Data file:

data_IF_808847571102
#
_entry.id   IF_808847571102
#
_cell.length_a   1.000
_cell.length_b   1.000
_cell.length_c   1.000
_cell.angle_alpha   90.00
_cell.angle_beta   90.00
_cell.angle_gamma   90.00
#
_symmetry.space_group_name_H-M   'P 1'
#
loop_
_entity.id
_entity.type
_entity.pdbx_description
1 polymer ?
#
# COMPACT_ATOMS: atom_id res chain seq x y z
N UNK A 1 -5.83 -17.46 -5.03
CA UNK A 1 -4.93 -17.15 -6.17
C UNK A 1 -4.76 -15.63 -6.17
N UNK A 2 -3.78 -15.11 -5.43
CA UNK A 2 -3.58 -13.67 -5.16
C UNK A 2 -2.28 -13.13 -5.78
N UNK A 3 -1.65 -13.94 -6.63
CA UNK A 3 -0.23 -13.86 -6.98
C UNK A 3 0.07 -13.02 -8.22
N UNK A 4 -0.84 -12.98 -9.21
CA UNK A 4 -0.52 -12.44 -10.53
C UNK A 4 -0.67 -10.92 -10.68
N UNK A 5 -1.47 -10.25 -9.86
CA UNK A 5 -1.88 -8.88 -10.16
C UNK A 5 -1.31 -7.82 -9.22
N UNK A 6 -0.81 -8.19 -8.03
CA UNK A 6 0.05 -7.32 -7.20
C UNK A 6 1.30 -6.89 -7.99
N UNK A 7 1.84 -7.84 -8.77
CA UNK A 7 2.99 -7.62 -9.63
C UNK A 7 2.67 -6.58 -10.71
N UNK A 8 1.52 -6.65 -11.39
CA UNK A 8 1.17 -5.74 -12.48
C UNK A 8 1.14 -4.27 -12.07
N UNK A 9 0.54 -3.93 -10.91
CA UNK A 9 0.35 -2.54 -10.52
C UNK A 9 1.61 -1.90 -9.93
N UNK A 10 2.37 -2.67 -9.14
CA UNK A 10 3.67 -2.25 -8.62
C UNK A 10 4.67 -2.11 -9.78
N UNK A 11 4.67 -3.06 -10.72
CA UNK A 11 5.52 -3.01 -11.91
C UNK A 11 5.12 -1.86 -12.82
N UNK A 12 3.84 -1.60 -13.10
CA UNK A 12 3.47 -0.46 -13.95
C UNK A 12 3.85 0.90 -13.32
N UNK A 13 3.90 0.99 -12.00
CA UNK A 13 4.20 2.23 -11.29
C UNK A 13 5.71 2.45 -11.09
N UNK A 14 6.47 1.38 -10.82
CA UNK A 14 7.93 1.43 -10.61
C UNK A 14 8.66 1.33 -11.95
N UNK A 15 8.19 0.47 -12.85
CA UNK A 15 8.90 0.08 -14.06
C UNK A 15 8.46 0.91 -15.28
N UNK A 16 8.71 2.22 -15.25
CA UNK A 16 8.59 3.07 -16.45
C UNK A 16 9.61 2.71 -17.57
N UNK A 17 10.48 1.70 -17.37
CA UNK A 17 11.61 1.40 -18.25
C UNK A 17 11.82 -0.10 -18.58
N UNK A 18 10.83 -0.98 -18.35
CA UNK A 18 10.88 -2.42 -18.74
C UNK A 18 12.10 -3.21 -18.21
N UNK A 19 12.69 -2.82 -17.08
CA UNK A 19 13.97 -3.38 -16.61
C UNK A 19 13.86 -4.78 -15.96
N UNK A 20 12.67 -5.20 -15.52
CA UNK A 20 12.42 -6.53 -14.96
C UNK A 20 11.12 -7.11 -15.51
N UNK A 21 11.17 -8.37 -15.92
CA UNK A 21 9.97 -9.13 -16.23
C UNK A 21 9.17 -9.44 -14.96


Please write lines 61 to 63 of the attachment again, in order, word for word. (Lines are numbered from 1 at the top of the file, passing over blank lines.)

CA UNK A 14 7.93 1.43 -10.61
C UNK A 14 8.66 1.33 -11.95
N UNK A 15 8.19 0.47 -12.85